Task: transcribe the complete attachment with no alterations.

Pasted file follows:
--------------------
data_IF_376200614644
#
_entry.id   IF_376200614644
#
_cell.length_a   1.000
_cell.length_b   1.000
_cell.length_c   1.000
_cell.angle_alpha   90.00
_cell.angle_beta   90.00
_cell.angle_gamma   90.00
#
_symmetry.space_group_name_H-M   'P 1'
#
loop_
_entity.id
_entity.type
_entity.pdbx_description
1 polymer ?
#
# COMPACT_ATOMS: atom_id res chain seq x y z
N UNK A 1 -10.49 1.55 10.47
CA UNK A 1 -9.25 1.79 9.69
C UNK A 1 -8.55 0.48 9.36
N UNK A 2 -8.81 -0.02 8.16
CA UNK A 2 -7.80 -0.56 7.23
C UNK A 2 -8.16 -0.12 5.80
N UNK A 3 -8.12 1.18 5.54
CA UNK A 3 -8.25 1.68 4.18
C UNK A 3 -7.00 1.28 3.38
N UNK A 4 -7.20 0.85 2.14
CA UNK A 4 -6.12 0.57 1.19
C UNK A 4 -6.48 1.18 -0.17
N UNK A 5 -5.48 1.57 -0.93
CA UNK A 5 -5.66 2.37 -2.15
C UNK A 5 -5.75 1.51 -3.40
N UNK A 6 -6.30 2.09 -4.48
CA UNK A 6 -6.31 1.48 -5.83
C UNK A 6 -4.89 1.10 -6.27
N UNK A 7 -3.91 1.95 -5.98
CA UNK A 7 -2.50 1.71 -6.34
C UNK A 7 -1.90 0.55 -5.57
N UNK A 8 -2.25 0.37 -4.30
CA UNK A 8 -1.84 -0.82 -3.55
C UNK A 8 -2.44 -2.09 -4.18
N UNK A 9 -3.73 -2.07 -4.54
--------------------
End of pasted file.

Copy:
data_IF_376200614644
#
_entry.id   IF_376200614644
#
_cell.length_a   1.000
_cell.length_b   1.000
_cell.length_c   1.000
_cell.angle_alpha   90.00
_cell.angle_beta   90.00
_cell.angle_gamma   90.00
#
_symmetry.space_group_name_H-M   'P 1'
#
loop_
_entity.id
_entity.type
_entity.pdbx_description
1 polymer ?
#
# COMPACT_ATOMS: atom_id res chain seq x y z
N UNK A 1 -10.49 1.55 10.47
CA UNK A 1 -9.25 1.79 9.69
C UNK A 1 -8.55 0.48 9.36
N UNK A 2 -8.81 -0.02 8.16
CA UNK A 2 -7.80 -0.56 7.23
C UNK A 2 -8.16 -0.12 5.80
N UNK A 3 -8.12 1.18 5.54
CA UNK A 3 -8.25 1.68 4.18
C UNK A 3 -7.00 1.28 3.38
N UNK A 4 -7.20 0.85 2.14
CA UNK A 4 -6.12 0.57 1.19
C UNK A 4 -6.48 1.18 -0.17
N UNK A 5 -5.48 1.57 -0.93
CA UNK A 5 -5.66 2.37 -2.15
C UNK A 5 -5.75 1.51 -3.40
N UNK A 6 -6.30 2.09 -4.48
CA UNK A 6 -6.31 1.48 -5.83
C UNK A 6 -4.89 1.10 -6.27
N UNK A 7 -3.91 1.95 -5.98
CA UNK A 7 -2.50 1.71 -6.34
C UNK A 7 -1.90 0.55 -5.57
N UNK A 8 -2.25 0.37 -4.30
CA UNK A 8 -1.84 -0.82 -3.55
C UNK A 8 -2.44 -2.09 -4.18
N UNK A 9 -3.73 -2.07 -4.54